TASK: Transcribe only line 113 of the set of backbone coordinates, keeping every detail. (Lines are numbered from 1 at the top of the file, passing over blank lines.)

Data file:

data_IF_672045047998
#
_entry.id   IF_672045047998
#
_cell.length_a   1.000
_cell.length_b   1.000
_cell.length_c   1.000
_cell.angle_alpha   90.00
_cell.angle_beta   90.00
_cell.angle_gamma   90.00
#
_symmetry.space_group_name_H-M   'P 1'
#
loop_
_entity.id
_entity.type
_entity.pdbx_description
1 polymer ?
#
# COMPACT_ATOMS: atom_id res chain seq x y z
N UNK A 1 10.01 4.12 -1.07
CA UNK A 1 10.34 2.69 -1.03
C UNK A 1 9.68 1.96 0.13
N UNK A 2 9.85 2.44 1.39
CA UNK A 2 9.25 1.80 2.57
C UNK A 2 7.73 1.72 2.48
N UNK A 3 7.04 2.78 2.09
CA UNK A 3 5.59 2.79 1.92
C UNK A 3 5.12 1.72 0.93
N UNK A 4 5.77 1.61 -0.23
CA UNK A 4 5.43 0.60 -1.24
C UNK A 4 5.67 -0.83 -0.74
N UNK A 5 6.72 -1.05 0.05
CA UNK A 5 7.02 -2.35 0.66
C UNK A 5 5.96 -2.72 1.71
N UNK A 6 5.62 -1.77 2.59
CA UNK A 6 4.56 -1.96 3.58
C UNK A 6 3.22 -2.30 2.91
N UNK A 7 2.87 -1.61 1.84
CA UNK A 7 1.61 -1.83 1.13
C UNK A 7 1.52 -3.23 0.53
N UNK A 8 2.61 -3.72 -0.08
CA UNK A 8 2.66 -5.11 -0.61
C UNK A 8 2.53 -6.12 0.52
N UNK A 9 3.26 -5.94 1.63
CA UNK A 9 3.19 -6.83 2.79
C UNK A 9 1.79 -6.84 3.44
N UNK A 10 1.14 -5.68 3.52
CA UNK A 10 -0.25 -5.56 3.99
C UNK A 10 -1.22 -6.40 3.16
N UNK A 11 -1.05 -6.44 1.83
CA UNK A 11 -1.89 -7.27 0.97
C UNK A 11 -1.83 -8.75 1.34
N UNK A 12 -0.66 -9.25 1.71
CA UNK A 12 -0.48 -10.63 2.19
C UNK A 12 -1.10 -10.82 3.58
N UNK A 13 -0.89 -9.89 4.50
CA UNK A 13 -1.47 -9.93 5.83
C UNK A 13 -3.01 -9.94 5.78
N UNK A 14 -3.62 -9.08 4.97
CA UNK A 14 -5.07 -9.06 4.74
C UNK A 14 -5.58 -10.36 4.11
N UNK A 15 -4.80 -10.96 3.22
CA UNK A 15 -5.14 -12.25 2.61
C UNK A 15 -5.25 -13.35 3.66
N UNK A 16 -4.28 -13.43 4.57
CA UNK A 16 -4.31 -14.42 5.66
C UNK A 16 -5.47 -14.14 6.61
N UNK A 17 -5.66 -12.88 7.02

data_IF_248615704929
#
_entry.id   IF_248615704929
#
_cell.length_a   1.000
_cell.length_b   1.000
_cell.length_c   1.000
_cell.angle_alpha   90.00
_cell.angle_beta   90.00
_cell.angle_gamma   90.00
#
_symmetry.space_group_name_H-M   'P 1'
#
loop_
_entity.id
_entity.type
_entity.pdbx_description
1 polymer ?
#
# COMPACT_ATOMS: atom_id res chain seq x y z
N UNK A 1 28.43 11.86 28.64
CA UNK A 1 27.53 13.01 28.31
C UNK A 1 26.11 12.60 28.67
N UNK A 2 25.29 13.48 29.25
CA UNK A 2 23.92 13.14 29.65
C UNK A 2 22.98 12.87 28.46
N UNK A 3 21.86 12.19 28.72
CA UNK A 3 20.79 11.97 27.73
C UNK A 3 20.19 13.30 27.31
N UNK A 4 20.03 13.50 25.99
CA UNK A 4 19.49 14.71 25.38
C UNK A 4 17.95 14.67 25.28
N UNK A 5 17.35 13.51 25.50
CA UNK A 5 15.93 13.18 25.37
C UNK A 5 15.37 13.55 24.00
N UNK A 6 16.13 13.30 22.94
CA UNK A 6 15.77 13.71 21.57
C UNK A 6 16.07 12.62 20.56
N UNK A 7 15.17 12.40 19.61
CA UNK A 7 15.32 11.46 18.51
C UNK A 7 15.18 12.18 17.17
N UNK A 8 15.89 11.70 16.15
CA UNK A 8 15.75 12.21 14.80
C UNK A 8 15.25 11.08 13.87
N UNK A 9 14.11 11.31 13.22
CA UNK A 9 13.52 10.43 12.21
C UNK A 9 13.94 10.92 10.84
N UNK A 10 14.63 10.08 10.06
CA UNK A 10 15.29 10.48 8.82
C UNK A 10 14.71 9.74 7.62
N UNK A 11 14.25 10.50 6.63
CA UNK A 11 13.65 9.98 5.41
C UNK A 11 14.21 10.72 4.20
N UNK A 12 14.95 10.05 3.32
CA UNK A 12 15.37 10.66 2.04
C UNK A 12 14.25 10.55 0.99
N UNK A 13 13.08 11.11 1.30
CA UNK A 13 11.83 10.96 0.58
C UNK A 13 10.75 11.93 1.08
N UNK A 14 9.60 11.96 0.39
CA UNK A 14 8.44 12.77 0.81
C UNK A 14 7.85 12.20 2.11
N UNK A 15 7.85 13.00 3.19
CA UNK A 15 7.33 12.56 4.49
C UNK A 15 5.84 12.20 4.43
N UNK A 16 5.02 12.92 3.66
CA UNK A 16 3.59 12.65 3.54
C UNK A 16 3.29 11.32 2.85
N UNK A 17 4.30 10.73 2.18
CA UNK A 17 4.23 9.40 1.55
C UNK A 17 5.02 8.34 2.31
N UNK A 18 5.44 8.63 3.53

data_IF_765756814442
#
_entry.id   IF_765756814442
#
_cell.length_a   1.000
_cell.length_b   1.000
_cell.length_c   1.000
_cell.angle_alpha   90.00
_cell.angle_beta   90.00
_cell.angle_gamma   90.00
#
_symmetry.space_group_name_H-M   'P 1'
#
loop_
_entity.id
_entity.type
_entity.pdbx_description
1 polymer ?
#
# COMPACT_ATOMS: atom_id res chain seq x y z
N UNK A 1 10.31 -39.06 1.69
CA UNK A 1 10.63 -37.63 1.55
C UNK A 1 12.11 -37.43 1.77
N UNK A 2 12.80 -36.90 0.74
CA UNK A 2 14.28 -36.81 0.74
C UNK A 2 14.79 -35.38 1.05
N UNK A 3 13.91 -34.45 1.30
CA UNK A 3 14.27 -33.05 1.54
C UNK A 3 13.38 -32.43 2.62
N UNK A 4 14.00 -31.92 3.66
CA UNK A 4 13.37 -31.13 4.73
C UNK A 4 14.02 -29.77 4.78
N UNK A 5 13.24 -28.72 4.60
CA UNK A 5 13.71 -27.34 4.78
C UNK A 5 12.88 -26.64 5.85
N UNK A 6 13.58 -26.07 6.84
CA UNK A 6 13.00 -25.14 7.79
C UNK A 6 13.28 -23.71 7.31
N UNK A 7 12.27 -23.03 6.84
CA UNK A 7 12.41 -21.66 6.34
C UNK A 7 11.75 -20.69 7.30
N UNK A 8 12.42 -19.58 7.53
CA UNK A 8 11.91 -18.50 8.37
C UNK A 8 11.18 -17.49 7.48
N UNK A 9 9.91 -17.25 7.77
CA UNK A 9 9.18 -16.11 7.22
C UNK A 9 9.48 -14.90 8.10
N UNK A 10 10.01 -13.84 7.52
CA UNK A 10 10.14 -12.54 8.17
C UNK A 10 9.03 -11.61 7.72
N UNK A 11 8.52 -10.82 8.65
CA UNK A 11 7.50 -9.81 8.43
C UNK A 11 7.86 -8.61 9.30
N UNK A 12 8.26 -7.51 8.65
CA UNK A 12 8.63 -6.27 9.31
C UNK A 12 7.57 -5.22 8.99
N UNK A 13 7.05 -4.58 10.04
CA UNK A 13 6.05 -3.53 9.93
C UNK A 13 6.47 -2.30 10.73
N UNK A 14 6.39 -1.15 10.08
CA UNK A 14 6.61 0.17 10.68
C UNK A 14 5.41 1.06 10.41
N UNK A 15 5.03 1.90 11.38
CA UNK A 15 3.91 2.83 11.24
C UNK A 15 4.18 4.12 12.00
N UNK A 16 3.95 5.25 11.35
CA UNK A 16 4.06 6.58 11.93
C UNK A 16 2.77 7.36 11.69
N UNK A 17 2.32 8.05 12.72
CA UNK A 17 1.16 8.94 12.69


C UNK A 8 15.25 11.08 13.87